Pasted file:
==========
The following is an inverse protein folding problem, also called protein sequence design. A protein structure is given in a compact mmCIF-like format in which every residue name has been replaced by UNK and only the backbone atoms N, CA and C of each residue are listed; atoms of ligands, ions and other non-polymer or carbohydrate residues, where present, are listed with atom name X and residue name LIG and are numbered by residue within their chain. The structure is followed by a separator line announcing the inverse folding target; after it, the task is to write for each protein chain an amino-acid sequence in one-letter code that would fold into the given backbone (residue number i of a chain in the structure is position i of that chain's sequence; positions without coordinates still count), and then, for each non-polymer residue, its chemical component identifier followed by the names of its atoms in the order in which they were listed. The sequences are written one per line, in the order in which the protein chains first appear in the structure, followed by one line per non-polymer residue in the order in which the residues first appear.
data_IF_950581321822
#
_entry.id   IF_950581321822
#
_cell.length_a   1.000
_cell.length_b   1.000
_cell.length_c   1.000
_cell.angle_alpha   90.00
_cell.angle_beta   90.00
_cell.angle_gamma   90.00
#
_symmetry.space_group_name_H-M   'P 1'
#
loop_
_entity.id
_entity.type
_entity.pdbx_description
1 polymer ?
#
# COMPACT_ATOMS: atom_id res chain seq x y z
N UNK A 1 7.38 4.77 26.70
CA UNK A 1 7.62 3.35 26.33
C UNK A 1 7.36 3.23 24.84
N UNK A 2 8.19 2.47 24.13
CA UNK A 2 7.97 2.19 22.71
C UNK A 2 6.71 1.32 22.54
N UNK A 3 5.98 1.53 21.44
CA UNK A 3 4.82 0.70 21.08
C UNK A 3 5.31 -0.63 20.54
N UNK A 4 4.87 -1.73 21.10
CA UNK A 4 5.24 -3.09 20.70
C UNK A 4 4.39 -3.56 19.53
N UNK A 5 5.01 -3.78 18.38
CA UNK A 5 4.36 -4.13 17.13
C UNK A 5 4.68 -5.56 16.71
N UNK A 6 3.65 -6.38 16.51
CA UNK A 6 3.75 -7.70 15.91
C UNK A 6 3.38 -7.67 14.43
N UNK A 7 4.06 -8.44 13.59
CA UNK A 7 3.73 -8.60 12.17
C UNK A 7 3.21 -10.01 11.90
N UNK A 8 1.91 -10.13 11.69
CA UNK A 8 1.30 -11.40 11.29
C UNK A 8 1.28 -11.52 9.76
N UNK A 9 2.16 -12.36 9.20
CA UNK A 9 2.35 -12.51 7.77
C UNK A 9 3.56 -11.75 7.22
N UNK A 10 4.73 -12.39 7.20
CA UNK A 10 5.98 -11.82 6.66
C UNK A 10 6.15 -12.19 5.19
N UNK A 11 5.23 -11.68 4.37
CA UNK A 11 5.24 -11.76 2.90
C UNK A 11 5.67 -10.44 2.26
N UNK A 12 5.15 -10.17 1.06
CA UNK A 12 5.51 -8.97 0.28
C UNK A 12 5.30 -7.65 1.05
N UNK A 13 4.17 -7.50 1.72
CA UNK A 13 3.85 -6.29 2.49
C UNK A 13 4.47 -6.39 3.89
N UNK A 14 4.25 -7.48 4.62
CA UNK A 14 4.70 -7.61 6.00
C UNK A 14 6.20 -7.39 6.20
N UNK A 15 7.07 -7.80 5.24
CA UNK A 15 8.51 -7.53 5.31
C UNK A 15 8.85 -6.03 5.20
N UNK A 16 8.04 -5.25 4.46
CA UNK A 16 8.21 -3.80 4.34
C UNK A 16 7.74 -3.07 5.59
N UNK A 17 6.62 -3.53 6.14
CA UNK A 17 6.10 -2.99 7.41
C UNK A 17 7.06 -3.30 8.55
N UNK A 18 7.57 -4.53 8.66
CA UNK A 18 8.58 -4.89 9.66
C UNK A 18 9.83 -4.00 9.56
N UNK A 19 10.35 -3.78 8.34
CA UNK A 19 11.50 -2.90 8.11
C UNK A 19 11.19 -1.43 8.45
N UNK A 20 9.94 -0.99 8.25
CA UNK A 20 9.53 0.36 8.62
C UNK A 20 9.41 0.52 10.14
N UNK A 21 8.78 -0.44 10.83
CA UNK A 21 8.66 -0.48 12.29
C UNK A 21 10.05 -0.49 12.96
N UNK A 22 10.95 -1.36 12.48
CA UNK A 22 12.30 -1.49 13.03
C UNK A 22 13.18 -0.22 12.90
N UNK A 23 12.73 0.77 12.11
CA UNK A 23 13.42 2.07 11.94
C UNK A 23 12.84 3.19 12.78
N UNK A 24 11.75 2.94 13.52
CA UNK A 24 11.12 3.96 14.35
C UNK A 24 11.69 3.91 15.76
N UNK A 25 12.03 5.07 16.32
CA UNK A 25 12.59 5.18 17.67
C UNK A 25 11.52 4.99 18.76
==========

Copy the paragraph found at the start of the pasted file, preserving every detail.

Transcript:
The following is an inverse protein folding problem, also called protein sequence design. A protein structure is given in a compact mmCIF-like format in which every residue name has been replaced by UNK and only the backbone atoms N, CA and C of each residue are listed; atoms of ligands, ions and other non-polymer or carbohydrate residues, where present, are listed with atom name X and residue name LIG and are numbered by residue within their chain. The structure is followed by a separator line announcing the inverse folding target; after it, the task is to write for each protein chain an amino-acid sequence in one-letter code that would fold into the given backbone (residue number i of a chain in the structure is position i of that chain's sequence; positions without coordinates still count), and then, for each non-polymer residue, its chemical component identifier followed by the names of its atoms in the order in which they were listed. The sequences are written one per line, in the order in which the protein chains first appear in the structure, followed by one line per non-polymer residue in the order in which the residues first appear.